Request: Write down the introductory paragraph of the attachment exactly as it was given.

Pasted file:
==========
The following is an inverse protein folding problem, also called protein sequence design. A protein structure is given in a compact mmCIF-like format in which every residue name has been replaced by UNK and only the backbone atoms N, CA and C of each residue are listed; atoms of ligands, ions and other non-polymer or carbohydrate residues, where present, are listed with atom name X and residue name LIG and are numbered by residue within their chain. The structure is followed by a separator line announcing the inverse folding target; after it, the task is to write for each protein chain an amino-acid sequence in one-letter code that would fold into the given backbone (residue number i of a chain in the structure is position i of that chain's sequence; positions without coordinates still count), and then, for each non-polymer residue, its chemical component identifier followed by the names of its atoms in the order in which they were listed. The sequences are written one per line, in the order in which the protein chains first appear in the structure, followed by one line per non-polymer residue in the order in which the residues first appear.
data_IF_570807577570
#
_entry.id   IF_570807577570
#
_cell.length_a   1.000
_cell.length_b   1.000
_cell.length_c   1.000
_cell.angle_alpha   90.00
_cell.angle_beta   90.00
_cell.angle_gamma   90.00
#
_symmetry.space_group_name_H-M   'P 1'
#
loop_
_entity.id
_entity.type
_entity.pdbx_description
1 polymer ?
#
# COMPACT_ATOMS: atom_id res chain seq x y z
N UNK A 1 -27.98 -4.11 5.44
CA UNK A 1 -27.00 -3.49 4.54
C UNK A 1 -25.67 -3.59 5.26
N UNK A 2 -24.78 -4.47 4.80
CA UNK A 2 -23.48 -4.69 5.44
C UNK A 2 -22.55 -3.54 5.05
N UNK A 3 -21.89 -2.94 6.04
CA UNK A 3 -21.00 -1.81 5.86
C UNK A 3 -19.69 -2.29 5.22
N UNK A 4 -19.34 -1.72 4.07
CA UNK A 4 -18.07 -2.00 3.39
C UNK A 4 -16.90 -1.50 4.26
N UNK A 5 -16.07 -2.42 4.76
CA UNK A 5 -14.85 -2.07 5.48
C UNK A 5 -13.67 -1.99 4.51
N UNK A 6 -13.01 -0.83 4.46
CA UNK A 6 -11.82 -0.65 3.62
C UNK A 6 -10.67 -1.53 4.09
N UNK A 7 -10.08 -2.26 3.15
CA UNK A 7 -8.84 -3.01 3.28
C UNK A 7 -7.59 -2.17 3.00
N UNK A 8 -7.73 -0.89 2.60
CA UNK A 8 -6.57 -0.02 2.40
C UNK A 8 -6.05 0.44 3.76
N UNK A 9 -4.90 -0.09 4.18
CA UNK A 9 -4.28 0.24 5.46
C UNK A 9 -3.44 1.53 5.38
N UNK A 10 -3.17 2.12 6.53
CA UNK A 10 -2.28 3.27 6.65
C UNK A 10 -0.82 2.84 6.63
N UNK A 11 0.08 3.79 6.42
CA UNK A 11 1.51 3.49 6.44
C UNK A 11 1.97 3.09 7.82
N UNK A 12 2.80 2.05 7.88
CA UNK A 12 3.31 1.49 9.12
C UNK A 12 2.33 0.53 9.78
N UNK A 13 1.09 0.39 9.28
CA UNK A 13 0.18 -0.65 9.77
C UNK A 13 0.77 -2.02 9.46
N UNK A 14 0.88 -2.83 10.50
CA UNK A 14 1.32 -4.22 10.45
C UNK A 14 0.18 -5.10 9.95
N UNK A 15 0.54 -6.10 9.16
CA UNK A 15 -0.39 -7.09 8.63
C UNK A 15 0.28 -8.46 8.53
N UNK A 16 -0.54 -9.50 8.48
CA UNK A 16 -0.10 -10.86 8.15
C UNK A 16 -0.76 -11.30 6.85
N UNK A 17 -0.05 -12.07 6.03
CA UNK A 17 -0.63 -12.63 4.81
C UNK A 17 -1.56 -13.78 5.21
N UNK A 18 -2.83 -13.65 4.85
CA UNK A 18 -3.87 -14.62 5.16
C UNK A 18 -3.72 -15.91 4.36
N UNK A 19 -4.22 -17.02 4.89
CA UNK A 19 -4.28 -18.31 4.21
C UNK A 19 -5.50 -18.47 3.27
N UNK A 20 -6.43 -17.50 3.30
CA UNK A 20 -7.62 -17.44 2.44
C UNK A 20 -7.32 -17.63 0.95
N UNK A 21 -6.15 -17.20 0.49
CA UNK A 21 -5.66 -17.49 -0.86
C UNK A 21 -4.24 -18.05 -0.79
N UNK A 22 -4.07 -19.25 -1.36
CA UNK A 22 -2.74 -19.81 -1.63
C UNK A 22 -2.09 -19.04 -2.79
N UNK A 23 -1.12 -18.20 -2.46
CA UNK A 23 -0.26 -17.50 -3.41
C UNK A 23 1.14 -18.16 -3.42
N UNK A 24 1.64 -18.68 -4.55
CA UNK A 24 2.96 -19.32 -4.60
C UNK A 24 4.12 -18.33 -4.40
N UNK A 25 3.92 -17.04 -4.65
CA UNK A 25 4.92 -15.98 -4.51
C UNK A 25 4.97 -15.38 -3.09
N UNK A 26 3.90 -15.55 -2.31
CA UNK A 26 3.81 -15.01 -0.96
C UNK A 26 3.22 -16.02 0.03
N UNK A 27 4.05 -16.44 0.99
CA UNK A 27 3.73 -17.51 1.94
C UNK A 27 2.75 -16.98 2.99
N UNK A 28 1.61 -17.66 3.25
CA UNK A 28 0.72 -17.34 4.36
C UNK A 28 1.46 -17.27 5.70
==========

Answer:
The following is an inverse protein folding problem, also called protein sequence design. A protein structure is given in a compact mmCIF-like format in which every residue name has been replaced by UNK and only the backbone atoms N, CA and C of each residue are listed; atoms of ligands, ions and other non-polymer or carbohydrate residues, where present, are listed with atom name X and residue name LIG and are numbered by residue within their chain. The structure is followed by a separator line announcing the inverse folding target; after it, the task is to write for each protein chain an amino-acid sequence in one-letter code that would fold into the given backbone (residue number i of a chain in the structure is position i of that chain's sequence; positions without coordinates still count), and then, for each non-polymer residue, its chemical component identifier followed by the names of its atoms in the order in which they were listed. The sequences are written one per line, in the order in which the protein chains first appear in the structure, followed by one line per non-polymer residue in the order in which the residues first appear.